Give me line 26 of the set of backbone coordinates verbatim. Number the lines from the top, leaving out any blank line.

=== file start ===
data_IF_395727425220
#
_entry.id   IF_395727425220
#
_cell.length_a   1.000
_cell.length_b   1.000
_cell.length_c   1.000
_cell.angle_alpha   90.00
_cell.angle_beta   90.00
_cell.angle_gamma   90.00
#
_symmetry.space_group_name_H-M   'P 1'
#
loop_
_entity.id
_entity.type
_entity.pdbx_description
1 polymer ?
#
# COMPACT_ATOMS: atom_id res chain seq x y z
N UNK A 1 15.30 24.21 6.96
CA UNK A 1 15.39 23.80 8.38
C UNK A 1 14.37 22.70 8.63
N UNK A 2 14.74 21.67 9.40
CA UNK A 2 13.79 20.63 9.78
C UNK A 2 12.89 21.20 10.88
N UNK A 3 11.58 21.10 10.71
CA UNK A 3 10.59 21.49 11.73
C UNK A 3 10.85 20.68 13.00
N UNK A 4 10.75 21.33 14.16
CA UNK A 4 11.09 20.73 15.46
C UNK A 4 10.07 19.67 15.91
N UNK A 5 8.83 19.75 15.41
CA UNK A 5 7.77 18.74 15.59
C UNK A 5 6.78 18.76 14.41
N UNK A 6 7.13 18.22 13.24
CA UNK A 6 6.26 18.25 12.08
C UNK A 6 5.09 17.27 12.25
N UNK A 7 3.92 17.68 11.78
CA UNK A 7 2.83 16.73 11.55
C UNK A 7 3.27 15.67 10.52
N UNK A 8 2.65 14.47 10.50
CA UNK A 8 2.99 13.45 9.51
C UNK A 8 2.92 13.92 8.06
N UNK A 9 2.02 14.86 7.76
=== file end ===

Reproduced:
C UNK A 2 12.89 21.20 10.88